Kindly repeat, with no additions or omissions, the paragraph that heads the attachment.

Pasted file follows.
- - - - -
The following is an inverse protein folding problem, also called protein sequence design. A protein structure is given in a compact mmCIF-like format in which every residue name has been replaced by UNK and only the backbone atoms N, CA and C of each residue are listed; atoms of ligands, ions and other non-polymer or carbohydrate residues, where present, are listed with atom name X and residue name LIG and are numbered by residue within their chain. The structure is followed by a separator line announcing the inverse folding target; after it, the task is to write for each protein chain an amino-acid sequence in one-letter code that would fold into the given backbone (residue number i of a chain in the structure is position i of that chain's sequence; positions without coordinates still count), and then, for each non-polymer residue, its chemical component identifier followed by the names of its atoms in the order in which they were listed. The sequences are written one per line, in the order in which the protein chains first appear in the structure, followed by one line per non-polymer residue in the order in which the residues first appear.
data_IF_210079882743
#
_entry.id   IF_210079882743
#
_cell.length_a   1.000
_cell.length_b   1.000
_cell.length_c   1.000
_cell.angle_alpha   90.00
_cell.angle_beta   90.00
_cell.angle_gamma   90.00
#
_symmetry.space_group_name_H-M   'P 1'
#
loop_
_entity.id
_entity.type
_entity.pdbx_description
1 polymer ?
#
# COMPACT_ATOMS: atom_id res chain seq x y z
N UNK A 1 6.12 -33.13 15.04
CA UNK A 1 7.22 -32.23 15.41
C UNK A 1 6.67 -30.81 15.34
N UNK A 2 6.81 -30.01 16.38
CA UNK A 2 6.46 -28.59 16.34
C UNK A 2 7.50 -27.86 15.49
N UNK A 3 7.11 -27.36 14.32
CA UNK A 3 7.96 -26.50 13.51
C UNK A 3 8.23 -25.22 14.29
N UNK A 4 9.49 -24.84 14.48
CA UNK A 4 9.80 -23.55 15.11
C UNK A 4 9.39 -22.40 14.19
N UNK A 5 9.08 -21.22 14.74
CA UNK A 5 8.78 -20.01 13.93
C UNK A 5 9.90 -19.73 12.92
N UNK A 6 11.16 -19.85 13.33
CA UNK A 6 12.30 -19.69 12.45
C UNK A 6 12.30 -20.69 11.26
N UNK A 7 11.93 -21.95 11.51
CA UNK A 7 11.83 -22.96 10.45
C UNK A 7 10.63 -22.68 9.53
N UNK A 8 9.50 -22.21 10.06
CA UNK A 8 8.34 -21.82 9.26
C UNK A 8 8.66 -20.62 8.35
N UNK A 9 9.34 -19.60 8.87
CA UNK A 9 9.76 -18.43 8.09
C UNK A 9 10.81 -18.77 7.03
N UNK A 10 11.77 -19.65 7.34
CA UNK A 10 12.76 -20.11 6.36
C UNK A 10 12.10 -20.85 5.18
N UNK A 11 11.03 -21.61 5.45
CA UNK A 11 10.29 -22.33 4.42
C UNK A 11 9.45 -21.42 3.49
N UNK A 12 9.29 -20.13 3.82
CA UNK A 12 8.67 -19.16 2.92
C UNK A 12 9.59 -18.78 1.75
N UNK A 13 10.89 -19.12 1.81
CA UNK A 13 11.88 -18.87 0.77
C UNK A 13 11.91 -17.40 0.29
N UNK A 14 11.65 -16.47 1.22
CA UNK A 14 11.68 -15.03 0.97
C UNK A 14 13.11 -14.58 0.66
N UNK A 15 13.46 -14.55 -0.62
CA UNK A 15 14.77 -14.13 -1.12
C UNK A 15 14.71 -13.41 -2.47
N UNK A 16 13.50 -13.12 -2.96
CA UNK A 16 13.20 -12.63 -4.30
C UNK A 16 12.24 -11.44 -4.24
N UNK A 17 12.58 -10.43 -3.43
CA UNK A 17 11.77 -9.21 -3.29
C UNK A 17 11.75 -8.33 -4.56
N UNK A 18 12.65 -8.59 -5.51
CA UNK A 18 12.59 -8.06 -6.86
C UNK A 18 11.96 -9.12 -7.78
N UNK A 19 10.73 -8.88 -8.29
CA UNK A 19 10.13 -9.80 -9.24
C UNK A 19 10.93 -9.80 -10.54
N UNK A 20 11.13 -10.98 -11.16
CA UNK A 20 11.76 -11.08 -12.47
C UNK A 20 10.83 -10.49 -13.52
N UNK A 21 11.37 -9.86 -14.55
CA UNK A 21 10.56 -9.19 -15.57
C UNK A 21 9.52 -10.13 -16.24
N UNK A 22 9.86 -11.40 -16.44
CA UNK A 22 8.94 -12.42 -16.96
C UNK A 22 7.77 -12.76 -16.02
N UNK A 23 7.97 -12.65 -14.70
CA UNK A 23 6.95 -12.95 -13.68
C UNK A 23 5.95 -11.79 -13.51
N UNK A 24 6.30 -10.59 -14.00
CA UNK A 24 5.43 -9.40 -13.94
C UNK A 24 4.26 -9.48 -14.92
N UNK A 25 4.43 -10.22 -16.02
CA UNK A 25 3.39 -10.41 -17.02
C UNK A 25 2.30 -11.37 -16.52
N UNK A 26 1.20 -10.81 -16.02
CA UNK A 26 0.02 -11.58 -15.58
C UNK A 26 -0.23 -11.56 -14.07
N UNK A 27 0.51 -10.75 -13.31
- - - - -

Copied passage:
The following is an inverse protein folding problem, also called protein sequence design. A protein structure is given in a compact mmCIF-like format in which every residue name has been replaced by UNK and only the backbone atoms N, CA and C of each residue are listed; atoms of ligands, ions and other non-polymer or carbohydrate residues, where present, are listed with atom name X and residue name LIG and are numbered by residue within their chain. The structure is followed by a separator line announcing the inverse folding target; after it, the task is to write for each protein chain an amino-acid sequence in one-letter code that would fold into the given backbone (residue number i of a chain in the structure is position i of that chain's sequence; positions without coordinates still count), and then, for each non-polymer residue, its chemical component identifier followed by the names of its atoms in the order in which they were listed. The sequences are written one per line, in the order in which the protein chains first appear in the structure, followed by one line per non-polymer residue in the order in which the residues first appear.